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Friday, April 15, 2011

A Class Constructor Argument to a Spring Bean using XML

Most example Spring config files I've seen deal with bean references or simple types.  This XML fragment is used to pass in a Class object to a Spring bean.

In most cases, you can use the <value> element to pass a simple type into a Spring bean. For example

<bean id="validator" class="pkg.ValidatorImpl">
   <constructor-arg index="0">
    <property name="className" value="pkg.DomainClass" />

If the class doesn't support a simple type, like String in the previous example, you'll either need to expand the constructor definition to allow for a String or use a different Spring configuration based on MethodInvokingFactoryBean.

This example wraps up the Class.forName() call into a nested Spring bean.  "staticMethod" is a fully-qualified method name.  "arguments" is an ordered list of arguments for the static method.  The Spring-provided MethodInvokingFactoryBean is used to control the invoking.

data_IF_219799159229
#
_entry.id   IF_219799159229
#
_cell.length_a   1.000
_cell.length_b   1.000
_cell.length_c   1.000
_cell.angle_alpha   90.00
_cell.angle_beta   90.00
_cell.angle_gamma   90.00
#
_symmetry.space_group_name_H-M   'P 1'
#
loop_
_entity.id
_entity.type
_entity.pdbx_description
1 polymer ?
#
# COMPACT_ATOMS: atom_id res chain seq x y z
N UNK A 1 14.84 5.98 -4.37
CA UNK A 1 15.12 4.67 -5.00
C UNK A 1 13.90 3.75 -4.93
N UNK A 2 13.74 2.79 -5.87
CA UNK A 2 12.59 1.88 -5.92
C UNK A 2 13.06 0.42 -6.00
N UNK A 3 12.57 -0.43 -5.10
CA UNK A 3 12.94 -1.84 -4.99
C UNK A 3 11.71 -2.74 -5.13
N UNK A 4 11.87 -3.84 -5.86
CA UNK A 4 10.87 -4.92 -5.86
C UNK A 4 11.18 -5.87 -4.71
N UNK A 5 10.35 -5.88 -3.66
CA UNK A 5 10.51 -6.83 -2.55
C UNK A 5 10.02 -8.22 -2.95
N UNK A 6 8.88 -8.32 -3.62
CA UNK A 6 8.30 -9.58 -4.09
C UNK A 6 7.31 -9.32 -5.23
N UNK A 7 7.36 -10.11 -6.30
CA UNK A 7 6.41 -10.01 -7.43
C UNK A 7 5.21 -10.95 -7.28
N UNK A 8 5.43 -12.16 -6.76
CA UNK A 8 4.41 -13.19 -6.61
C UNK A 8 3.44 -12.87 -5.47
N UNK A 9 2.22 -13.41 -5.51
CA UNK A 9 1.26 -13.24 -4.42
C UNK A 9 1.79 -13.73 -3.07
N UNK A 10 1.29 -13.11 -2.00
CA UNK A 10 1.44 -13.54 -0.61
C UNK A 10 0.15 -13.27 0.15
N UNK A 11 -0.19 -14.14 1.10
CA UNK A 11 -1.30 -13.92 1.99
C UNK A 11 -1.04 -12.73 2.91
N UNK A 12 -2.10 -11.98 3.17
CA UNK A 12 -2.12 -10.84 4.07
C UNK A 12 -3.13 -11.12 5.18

<bean id="validator" class="pkg.ValidatorImpl">
   <constructor-arg index="0">
     <bean class="org.springframework.beans.factory.config.MethodInvokingFactoryBean">
      <property name="staticMethod">
      <property name="arguments">

Using simple types in your bean's definition constructor makes configuring the beans easier.  However, if you aren't able to expand the bean's constructors -- say it's from a third party library -- take a factory approach.


  1. Hi, Thank you for the useful information.

    I have one doubt regd. "pkg.DomainClass" - What if the package "pkg" is defined in a different project? Can Spring will be able to locate that "DomainClass" since it is not annotated with @bean?

    Thank you

    1. Hi,

      pkg.DomainClass is not a Spring bean class, but a .class file that appears on the classpath. This is a workaround for non-Java Bean classes, in this case java.lang.Class which doesn't have a default constructor.